Because in both cases these are unrealistic depictions of woman. One is a doll created for children’s entertainment. The other is a person whose altered photograph is used to sell a product. Neither is real. Both have been targets of those who think we are damaging little girls minds into believing they must look like this or that. And counter argument that it’s just ‘fine’ and girls know the difference.

I’ve had to have these fights, these arguments with my older daughters as they felt the pressures from society that they must conform to what society thinks is ‘perfect’. Young girls are assault daily with images and ads as to what they could do or buy to make them perfect and thus happy. The beauty lies within argument only goes so far.

Of course when it comes to advertisement I have a leg up on most parents. I did it for a living, so I know the ins and outs. I could counter my two older daughters desire to be just like *pick a pop star* and let them know they were just as human as they are. Yet not once in those teenage years did my daughters hold up a Barbie Doll and tell me they wanted to look just like her.

So while I can say that media, in all of its forms can be maddening for a teenage girl or boy for that matter, I have to disagree that Barbie is warping young minds. Especially when I find one lying naked, headless, in my backyard. Not too sure who aspires to be like that. Or naked with only one shoe on 90% of the time.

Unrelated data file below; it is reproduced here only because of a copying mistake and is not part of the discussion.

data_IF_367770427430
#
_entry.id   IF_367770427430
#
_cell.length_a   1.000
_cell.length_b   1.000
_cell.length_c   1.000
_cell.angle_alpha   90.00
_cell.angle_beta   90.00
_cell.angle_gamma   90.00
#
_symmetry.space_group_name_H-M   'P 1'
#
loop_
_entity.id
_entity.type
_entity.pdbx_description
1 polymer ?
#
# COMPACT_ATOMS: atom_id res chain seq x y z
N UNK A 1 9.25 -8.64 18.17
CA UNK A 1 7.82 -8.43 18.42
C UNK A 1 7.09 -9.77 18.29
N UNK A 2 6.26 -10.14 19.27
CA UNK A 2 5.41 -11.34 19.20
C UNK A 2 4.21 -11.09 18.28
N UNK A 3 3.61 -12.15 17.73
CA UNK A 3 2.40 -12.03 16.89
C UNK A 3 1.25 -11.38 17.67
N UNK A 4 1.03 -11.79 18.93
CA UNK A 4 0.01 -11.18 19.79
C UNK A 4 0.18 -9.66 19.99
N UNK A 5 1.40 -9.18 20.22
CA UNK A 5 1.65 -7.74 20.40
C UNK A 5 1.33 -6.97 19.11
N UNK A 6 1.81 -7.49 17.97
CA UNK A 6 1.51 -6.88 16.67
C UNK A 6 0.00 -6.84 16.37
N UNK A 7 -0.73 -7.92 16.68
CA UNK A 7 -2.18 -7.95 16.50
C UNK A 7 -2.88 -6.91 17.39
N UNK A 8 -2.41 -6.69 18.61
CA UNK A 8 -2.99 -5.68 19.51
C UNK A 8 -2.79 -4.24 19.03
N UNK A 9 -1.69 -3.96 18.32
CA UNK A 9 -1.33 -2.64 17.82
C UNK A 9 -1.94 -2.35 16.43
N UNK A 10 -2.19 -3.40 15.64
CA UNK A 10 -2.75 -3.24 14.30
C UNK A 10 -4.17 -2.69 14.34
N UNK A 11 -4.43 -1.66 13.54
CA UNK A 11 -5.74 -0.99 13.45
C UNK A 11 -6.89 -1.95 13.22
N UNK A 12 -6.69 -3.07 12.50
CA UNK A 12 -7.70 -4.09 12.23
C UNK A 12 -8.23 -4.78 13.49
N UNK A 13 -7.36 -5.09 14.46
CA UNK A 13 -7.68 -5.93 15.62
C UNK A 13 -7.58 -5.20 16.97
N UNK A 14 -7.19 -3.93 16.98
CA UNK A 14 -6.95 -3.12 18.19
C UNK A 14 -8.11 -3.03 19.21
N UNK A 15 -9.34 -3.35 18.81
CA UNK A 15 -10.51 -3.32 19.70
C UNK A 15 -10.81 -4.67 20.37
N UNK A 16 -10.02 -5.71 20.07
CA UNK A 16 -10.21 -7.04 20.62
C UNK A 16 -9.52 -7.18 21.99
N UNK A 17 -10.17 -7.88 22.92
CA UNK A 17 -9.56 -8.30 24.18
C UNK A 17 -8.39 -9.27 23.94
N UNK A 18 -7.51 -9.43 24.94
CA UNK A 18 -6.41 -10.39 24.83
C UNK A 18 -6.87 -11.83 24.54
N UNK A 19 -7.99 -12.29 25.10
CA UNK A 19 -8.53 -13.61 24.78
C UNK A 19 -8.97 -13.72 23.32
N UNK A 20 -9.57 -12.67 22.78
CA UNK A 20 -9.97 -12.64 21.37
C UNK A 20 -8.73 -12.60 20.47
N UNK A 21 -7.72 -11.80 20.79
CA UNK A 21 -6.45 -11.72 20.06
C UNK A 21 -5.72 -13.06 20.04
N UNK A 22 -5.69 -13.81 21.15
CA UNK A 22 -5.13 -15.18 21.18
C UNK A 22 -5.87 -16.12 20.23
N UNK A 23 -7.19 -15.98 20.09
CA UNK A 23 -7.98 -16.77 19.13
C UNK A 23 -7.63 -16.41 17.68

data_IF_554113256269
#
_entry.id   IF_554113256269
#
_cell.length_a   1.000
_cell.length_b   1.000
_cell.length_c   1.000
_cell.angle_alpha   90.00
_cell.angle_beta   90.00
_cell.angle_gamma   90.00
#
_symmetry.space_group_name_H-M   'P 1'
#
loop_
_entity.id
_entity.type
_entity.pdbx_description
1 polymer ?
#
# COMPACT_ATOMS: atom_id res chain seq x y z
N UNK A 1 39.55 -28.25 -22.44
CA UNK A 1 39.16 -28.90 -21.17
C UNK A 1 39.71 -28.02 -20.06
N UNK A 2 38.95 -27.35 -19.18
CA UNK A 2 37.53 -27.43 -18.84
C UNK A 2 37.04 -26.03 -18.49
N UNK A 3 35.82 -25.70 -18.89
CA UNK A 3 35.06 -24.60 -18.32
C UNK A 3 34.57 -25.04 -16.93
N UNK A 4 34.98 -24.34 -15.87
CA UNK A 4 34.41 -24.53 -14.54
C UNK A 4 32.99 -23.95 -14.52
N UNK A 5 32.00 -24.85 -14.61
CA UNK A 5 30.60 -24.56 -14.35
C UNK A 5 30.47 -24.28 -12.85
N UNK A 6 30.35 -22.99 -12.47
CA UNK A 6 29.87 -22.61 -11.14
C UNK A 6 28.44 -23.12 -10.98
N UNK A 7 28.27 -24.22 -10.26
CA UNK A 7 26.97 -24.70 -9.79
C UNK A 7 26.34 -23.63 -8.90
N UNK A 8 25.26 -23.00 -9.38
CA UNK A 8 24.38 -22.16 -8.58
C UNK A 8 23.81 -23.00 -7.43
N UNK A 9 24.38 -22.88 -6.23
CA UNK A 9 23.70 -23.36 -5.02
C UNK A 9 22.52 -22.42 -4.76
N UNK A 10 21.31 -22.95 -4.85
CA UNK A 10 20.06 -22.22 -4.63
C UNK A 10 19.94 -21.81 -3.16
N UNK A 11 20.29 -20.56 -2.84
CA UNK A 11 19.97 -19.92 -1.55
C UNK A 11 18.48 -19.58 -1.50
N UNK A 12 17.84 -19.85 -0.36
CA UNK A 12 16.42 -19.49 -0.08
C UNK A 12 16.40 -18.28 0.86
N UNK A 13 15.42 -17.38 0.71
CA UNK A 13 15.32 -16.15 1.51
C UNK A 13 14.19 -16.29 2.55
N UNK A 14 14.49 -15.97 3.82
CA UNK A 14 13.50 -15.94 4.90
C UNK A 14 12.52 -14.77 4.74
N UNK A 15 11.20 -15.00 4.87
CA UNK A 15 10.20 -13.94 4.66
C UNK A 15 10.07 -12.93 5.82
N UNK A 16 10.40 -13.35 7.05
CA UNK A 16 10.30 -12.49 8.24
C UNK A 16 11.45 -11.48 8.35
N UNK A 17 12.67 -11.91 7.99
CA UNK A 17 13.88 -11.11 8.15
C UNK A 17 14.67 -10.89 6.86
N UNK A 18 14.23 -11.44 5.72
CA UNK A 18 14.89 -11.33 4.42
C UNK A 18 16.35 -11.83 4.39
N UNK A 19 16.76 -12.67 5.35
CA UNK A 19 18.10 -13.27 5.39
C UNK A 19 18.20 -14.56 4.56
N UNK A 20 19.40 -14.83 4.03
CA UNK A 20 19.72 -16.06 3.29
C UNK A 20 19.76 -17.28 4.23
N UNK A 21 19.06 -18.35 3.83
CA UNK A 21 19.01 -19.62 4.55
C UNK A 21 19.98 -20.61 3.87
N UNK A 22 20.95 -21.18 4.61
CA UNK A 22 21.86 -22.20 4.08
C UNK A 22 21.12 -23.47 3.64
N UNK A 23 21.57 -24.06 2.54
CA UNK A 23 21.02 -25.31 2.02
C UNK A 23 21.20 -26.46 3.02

The Barbie, naked, muddy, decapitated is still annoying. As with those painted with sharpies, or those whose hair has been cut short, or whose dress is now sleeveless because, well, it’s summer. This is a monetary thing for a parent. It also is proper respect for your belongings. Or your sisters belongings. I suspect that my son Nick is a hitman for Ken. I’ll have to talk to him about this in the near future. Not a good career choice.

If I had to take a guess,  I would suspect, that if that poor Barbie could talk, she would tell me of the wonderful adventure she had, prior to her untimely demise. It is possible she was on a secret mission for the King and was attacked by a dragon. Or maybe she was a spy that was uncovered. Trust me, there is a story there. There always is.

Barbie is a cultural icon. She has been around longer than me. Yet in that time she has been on millions, if not billions of adventures. 130 careers? I don’t think so. She has done more than that. Much more. She gives children, yes even little boys, a way to express their imagination in ways children before Barbie’s came along could not fathom.

So maybe it is a little too early to melt Barbie at the stake. We may want to give the old gal a break and let the next generation of little girls and boys just Play Barbie’s. She may be an unrealistic image of a woman’s body, yet she is also a vehicle to explore the vast world of imagination.

 

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When you travel in a suitcase, clothes are optional.

 

You can find more about Barbie at http://barbie.mattel.com/shop

 

[KidZond in no way endorses any product. The product mention in this blog is for entertainment purposes only. And yes, I have played Barbie’s, and still do to this day upon request.]